The Difficulty Of Being Loved

FACT: When we are loved, it’s not always easy to accept it and take in the full meaning of it.

The difficulty of it lies in trusting the realness of receiving something immeasurable without any expectation of having to give a single thing in return. It’s especially difficult when we have lived lives where we survived abuses and/or significant traumas where love and tenderness were withheld to increase suffering. How can a person trust a reality where things are given without a price or obligation attached, when one’s whole existence screams that it isn’t possible to have that, to be worthy of that, or deserving of another human being who regards your being with tenderness and care?

I’m a witness to this struggle now. I’m seeing this unfold in the life of one of my friends and the mental health toll is enormous. My friend’s partner is in the midst of a major health battle and seems incapable of accepting, or acknowledging, how deeply they are loved and cared for by so many people. This person could be told every hour on the hour that they are loved and they still might never believe it. The exhaustive effort invested in repeated attempts to show love in tangible ways with the gifting of things, through deliberate actions, physical emotional comforts, and just being there are all dismissed as insufficient or outright meaningless; which makes the giver, in return, feel unloved.

Being on the receiving end of this dismissal may be a deeper pain than never being loved. Watching someone I love live through something like this makes me feel helpless. There isn’t enough I can do or say to make this situation better. I can be supportive. I can tell my friend kind words or make suggestions about how to cope. However, I know my actions and words only salve the pain during the moments when we interact. When those moments end, my friend is the one who returns to living this difficult reality. A reality that – if I’m reading things correctly – is not going to end well, no matter how much I hope for an alternate result.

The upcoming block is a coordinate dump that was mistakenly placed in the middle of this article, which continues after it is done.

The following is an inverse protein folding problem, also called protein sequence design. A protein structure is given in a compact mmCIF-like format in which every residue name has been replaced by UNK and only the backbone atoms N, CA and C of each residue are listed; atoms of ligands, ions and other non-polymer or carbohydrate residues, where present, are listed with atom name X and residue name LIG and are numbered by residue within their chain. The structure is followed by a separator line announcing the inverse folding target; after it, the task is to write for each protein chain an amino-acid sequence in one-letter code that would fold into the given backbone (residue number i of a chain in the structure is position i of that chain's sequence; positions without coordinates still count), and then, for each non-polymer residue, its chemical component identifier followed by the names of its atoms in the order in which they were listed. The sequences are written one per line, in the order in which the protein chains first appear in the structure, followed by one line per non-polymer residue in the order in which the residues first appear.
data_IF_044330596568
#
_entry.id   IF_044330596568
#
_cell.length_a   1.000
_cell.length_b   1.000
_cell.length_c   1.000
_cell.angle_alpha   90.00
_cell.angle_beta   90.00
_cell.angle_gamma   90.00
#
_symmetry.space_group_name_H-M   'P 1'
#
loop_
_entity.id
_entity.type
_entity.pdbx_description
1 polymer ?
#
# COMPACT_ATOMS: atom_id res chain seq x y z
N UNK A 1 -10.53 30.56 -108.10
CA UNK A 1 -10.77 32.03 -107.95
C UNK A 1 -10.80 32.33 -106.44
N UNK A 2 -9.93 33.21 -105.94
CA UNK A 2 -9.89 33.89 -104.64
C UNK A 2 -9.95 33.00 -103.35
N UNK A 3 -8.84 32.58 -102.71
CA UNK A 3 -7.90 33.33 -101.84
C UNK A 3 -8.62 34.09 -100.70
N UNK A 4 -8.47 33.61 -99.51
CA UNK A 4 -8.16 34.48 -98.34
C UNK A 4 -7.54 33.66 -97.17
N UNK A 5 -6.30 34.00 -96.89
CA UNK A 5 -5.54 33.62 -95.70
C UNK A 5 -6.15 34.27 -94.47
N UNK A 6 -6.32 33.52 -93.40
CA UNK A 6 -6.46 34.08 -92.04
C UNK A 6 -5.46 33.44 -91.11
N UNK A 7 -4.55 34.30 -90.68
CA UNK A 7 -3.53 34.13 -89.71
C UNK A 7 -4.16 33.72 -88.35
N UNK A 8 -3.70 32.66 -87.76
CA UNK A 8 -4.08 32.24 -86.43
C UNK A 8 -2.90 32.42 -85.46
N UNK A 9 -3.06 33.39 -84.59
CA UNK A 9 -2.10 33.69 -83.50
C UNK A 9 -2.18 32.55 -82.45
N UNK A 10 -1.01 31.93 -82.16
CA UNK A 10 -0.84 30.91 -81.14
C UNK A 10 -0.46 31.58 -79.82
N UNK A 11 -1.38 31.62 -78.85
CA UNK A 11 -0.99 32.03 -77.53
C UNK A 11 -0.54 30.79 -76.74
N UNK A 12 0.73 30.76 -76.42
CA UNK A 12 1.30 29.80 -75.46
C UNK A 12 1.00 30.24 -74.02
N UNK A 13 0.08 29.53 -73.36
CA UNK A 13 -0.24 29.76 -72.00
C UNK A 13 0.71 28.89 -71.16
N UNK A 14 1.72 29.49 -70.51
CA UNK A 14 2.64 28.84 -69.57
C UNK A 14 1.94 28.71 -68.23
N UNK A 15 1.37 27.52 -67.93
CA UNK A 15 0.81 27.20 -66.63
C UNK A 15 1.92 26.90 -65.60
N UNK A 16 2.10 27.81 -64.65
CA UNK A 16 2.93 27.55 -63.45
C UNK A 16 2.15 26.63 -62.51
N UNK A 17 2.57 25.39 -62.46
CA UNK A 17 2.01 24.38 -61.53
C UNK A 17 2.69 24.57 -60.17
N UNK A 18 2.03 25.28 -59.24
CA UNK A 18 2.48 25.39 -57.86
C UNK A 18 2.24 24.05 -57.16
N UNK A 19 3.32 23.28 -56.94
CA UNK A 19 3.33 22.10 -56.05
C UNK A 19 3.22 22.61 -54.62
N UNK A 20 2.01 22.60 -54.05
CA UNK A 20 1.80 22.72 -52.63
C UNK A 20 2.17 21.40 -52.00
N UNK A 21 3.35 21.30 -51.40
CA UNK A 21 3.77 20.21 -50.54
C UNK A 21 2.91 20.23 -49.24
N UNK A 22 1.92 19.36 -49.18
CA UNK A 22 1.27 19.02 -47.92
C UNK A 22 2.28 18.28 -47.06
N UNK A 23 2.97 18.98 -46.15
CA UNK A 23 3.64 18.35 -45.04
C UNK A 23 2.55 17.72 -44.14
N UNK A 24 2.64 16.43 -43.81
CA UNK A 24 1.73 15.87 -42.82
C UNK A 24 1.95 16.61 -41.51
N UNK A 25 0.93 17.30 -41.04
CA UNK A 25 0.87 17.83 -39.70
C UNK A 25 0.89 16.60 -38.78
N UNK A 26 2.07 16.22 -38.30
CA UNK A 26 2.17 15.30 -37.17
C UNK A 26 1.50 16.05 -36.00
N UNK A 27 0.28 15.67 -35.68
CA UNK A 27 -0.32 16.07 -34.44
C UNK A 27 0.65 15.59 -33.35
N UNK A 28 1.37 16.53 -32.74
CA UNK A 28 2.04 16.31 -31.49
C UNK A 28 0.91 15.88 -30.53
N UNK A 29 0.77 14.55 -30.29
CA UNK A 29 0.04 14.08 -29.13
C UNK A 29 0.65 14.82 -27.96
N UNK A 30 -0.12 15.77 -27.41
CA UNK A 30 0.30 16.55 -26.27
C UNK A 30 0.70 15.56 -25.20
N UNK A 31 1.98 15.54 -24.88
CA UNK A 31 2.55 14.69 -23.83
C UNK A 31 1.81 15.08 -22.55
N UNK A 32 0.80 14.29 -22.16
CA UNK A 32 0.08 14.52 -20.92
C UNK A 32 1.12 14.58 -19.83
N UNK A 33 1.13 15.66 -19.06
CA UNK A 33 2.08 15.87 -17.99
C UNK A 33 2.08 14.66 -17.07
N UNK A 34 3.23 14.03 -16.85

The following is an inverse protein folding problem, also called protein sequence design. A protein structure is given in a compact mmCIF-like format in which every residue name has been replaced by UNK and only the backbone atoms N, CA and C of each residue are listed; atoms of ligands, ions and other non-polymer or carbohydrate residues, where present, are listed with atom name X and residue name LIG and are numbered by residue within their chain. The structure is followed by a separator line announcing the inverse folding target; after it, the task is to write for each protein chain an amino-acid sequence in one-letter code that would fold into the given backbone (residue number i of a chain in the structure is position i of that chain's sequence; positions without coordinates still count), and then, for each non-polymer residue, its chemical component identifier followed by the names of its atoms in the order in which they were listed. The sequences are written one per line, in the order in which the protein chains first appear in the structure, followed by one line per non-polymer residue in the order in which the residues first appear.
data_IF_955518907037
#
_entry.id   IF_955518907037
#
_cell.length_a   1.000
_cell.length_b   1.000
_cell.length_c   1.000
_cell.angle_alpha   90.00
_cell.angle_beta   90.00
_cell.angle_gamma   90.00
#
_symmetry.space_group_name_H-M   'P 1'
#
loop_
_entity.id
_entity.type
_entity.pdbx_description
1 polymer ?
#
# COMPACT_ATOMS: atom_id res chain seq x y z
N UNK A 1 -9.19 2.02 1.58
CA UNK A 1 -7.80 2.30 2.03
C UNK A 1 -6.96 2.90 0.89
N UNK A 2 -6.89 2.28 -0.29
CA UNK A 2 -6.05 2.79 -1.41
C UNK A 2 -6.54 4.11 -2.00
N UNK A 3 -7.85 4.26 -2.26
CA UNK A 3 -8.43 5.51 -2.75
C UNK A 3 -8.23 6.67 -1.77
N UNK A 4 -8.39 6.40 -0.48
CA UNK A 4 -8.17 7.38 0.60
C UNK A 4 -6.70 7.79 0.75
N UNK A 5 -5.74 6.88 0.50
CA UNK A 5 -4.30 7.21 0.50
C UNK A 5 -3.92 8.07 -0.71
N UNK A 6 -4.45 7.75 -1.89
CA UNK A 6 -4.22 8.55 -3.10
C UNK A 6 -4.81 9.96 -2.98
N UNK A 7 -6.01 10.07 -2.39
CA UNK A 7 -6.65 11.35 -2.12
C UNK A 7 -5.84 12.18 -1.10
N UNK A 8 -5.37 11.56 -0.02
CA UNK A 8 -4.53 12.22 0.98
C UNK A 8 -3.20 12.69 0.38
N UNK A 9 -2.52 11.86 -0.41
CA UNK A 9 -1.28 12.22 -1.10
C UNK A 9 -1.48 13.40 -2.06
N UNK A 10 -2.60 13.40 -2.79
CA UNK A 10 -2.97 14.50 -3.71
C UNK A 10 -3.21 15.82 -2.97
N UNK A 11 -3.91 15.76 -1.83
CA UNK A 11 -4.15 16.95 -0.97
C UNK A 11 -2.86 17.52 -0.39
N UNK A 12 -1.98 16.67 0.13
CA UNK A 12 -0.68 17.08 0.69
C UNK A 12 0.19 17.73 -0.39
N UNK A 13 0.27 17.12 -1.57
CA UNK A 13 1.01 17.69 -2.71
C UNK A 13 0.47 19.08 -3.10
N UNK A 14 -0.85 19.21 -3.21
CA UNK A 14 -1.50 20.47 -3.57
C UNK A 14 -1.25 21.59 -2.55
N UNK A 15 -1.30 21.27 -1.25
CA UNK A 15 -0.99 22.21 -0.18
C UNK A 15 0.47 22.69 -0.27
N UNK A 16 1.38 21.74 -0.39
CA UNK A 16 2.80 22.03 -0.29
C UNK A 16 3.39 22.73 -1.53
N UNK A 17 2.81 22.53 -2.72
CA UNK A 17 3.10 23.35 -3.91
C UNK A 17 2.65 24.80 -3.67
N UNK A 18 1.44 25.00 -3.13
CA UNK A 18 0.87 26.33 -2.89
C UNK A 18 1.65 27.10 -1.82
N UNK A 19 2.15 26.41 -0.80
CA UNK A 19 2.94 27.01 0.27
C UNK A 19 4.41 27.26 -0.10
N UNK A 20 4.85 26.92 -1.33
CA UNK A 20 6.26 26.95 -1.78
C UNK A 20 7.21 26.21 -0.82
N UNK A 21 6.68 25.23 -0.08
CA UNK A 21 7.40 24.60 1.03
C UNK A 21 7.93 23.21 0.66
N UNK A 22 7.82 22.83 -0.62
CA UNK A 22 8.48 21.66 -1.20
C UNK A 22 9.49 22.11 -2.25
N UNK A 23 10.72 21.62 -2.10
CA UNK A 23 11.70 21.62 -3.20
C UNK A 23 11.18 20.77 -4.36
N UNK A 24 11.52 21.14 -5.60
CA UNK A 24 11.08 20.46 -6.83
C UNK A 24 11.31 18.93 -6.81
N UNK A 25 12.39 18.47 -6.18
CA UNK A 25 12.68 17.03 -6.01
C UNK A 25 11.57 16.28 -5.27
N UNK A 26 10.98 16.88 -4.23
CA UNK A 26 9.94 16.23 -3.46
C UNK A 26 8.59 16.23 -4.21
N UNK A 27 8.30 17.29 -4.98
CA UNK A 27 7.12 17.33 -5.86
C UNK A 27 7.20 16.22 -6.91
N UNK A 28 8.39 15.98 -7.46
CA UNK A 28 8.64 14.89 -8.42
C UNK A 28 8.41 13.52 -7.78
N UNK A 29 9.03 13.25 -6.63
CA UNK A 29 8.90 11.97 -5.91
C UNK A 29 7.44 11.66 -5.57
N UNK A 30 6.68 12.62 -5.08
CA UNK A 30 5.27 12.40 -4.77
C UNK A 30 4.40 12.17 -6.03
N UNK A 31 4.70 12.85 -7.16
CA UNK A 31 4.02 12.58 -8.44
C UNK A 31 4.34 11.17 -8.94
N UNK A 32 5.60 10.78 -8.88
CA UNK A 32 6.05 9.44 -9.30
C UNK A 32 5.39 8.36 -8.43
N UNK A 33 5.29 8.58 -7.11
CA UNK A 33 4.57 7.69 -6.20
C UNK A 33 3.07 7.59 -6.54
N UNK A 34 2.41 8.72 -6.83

As this situation unfolds, it’s getting harder for me to understand why people make living the lives we have so much harder than they must be. Why do we treat each other so harshly? And why, when we are most in need of it, do we reject the kindness and love of those closest to us?

 

Bonnie Raitt – I Can’t Make You Love Me

 

Conflicted Canadian On Canada Day

Today marks 150 years in the millennia that the land we call Canada has existed. It is the 150th year; I am told is most significant, because this is the anniversary of when this land became a sovereign nation under the rule of a government formed to manage, then control, the land and all the people and resources that inhabited it since time immemorial. It is the anniversary of the sliver of time marked first by exploration and curiosity of what lay beyond horizons; then scarred by the efforts of all that has been done to erase the pre-historic presence that welcomed the adventurous spirit of strangers to share in all that could be seen before them.